Little guys lose as big boys come to town

By Karyn Scherer

Errol Hotham has gone from managing nine stores, to two, and - as of next month - none at all. Photo / Bay of Plenty Times
Errol Hotham has gone from managing nine stores, to two, and - as of next month - none at all. Photo / Bay of Plenty Times

Errol Hotham is only 40, but has already spent half his life working for one of the Bay of Plenty's best-known retailers.

Had all gone to plan, he might have spent the rest of his career there, too. But at the end of next month, Guinness Appliances will shut its doors for the final time.

As general manager of the Guinness chain, Hotham once helped oversee nine stores throughout the region. But in recent years, competition from the big Australian chains has proved too much, and only two stores remain.

When sales slumped last year by 35 per cent, the stores' owner, the Hughes & Cossar Group, decided enough was enough. But it was still a tough decision, given that the business has been operating in the Bay of Plenty for more than a century.

Guinness Appliances began its life as a general store in Tauranga in 1908. Founded by brothers Sid and Jack Guinness, it originally sold everything from booze, to farm equipment, to petrol, as well as appliances.

It was acquired by Hughes & Cossar in the late 70s and according to the current head of the group, Wayne Hughes, in those days its exclusive dealership arrangement with Fisher & Paykel was virtually "a licence to print money".

Hughes is miffed that Fisher & Paykel has now abandoned that arrangement, these days preferring to deal with the likes of Noel Leeming and Harvey Norman, as well as traditional partners such as Farmers.

In recent years Guinness joined the 100 per cent Appliances buying group, but "even that's still not big enough to hack it with the big Australian chains," he says. "They're so competitive on price and on these huge interest-free periods for the financing of purchases. It was a combination of them and the likes of The Warehouse, who went into appliances for a while."

Customers often expect Guinness to match the deals offered by its competitors, he says. Unlike its rivals, however, it is not always able to make up for those loss leaders by persuading customers to buy more items with much bigger margins, he notes.

"Customers come in with Harvey Norman ads cut out from the paper and wanting you to match it, and you end up making $20 or $30 on a fridge. You just can't exist on those margins."

He acknowledges that Guinness was hit particularly hard when JB Hi-Fi opened at Mt Maunganui's Bayfair mall. Hughes describes JB Hi-Fi as "real discounters", but believes even it will struggle to compete with yet another Australian chain, The Good Guys.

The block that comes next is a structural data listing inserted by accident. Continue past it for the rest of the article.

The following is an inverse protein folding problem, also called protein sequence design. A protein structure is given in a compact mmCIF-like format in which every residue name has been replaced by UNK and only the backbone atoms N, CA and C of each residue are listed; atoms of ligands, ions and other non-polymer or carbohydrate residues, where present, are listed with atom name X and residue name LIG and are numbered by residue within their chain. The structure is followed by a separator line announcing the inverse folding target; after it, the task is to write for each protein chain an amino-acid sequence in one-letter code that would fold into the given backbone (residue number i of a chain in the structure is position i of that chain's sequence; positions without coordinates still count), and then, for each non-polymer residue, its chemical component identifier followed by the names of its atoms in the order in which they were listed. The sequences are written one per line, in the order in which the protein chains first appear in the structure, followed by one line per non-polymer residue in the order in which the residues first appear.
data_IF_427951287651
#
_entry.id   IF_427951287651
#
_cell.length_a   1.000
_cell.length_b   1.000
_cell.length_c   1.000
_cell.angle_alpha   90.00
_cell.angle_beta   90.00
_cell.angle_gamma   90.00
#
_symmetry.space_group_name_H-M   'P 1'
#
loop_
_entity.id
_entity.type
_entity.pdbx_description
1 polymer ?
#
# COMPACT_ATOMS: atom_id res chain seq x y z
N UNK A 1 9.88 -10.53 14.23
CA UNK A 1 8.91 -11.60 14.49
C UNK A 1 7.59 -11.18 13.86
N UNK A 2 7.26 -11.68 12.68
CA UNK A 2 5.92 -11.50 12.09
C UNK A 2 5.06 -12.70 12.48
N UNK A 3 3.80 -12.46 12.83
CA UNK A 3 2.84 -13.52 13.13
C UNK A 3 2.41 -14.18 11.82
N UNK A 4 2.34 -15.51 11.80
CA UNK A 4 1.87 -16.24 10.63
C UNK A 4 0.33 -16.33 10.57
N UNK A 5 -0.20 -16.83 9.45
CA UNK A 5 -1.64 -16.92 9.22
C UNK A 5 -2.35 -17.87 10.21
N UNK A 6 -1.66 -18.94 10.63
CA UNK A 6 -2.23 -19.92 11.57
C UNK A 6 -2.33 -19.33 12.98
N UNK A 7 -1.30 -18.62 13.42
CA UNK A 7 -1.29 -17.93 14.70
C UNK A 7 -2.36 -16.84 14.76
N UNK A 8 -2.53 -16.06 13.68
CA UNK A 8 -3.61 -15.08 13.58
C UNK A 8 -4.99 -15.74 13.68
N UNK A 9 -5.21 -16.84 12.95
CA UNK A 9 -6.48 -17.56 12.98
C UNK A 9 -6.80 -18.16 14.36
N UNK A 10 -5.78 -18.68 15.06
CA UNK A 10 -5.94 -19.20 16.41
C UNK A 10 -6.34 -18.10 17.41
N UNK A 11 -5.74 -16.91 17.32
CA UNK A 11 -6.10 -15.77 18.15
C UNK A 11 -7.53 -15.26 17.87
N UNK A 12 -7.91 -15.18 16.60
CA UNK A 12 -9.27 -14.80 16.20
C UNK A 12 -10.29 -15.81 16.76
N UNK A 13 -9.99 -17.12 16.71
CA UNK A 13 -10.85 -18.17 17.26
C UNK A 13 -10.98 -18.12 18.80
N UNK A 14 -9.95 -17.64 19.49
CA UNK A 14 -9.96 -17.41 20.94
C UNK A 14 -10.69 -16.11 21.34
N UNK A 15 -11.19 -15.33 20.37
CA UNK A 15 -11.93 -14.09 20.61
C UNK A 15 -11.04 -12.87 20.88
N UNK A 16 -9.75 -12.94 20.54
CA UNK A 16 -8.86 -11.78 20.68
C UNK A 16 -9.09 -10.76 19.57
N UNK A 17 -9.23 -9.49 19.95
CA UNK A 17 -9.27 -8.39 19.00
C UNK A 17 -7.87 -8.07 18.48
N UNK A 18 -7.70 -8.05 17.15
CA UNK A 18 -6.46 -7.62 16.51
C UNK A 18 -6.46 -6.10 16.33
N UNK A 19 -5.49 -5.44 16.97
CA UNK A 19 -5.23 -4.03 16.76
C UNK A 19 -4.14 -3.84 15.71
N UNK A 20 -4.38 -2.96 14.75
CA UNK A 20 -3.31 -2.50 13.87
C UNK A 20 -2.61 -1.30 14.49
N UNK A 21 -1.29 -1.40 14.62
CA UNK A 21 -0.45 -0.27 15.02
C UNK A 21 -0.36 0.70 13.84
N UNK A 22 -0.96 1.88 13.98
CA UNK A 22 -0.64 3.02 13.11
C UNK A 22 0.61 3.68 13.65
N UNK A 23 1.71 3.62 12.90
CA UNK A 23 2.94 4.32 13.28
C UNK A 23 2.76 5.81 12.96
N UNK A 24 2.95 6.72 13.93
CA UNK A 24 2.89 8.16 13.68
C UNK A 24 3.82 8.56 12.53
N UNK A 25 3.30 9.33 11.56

The Good Guys, which has nearly 100 stores in Australia, is already rumoured to be eyeing a new site at nearby Tauriko, he says.

It is little consolation to Hughes that Guinness has not been the only casualty in the appliance wars.

In 2006, Wellington-based appliance and furniture chain Radford's decided to close after more than a century in business.

In 2009, Stereo World went bust, affecting the entire Retravision group. More recently, the Hill & Stewart chain was closed down not long after it was bought by JB Hi-Fi, and Eastern Hi-Fi called in the receivers.

The future of the Godfrey's chain, which specialises in vacuum cleaners, is also up in the air despite a financial restructuring in 2009.

According to its website, Godfrey's has more than 20 stores in New Zealand, and another 130 in Australia, some of which are franchised. The company was bought by private equity firms Pacific Equity Partners and Unitas for more than A$300 million in 2006.

It was reported last month that Godfrey's owes around A$80 million in senior debt, A$60 million in subordinated debt and A$46 million in "payable-in-kind" debt.

In December, AMP wrote down its holding in the company from more than A$100 million to just A$13 million and said the new valuation reflected the "expected multiple in a sale process".

There has been speculation in the Australian press that the chain could yet be placed in voluntary administration or receivership, and Hughes is convinced there could be some high-profile failures.

"I'm sure there will be a couple more casualties and in the end there will only be about two or three appliance chains left in New Zealand."

While he is buoyed by the fact that so many customers have told Guinness staff how much they will miss them, he also notes that many have felt compelled to vote with their wallets.

"The [big chains] don't provide any after sales service or any warranty work, whereas the provincial local guy, you could ring him up three months later if there was a problem, or the set needed returning or something, and he'd pop in and do it on his way home. Well, that's all gone now. These days, if something breaks down you just throw it away and buy another one.

"People now are now buying whatever they can get the best value for. There's Samsung and Haier and Elba and so many brands now and, you know, a fridge is a fridge. That loyalty has long gone. Now Fisher & Paykel are no longer totally Kiwi made so you can't push that barrow, even though they're still a New Zealand company."

Well, so far anyway.

- NZ Herald

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